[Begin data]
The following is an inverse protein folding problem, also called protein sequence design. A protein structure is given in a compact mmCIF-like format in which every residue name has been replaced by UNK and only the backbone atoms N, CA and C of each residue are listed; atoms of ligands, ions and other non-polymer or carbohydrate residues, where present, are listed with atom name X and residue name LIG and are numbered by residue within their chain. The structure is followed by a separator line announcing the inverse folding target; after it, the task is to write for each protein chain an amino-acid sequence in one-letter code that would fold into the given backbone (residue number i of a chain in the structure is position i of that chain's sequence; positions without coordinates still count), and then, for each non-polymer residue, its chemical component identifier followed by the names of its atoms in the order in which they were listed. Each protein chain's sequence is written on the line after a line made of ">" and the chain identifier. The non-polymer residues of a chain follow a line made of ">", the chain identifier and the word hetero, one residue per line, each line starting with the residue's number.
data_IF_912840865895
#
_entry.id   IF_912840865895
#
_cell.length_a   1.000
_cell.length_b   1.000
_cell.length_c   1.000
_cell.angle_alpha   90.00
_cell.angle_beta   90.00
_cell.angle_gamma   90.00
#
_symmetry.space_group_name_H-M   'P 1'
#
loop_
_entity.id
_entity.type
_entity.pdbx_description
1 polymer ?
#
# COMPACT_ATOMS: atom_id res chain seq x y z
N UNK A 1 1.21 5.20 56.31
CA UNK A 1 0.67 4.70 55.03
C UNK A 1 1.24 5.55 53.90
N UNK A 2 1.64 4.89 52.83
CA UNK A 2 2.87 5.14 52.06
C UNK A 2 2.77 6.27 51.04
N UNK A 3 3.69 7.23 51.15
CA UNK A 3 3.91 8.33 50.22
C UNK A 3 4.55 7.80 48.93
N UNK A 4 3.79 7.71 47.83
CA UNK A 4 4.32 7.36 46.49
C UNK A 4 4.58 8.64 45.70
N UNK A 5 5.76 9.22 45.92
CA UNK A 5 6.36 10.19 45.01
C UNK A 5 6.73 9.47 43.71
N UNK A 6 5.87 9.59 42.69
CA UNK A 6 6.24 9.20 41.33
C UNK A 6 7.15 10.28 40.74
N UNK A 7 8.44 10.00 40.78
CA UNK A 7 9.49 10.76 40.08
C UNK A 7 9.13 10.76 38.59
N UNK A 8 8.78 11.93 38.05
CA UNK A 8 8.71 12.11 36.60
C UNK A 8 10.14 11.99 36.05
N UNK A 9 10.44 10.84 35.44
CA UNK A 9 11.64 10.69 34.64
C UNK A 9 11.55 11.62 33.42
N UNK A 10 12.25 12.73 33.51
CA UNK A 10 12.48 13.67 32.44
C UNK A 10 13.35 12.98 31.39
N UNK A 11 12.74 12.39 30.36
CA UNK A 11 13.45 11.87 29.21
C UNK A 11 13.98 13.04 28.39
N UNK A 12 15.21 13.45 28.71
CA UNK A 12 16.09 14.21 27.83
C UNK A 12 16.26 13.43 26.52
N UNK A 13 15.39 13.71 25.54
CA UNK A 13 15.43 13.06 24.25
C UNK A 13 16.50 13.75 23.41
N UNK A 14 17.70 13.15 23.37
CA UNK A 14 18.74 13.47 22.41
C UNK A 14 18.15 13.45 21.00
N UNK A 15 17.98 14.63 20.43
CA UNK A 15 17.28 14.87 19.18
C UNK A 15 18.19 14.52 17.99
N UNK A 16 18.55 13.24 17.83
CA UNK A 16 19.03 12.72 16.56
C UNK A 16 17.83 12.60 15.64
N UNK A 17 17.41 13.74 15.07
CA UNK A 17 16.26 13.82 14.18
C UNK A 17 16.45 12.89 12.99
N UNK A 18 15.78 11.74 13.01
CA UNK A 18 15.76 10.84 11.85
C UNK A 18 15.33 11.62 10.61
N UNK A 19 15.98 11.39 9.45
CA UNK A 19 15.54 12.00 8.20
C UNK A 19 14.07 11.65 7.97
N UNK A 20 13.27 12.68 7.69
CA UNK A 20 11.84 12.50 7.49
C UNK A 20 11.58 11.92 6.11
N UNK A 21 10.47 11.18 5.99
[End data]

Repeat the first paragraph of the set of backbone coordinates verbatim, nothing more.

The following is an inverse protein folding problem, also called protein sequence design. A protein structure is given in a compact mmCIF-like format in which every residue name has been replaced by UNK and only the backbone atoms N, CA and C of each residue are listed; atoms of ligands, ions and other non-polymer or carbohydrate residues, where present, are listed with atom name X and residue name LIG and are numbered by residue within their chain. The structure is followed by a separator line announcing the inverse folding target; after it, the task is to write for each protein chain an amino-acid sequence in one-letter code that would fold into the given backbone (residue number i of a chain in the structure is position i of that chain's sequence; positions without coordinates still count), and then, for each non-polymer residue, its chemical component identifier followed by the names of its atoms in the order in which they were listed. Each protein chain's sequence is written on the line after a line made of ">" and the chain identifier. The non-polymer residues of a chain follow a line made of ">", the chain identifier and the word hetero, one residue per line, each line starting with the residue's number.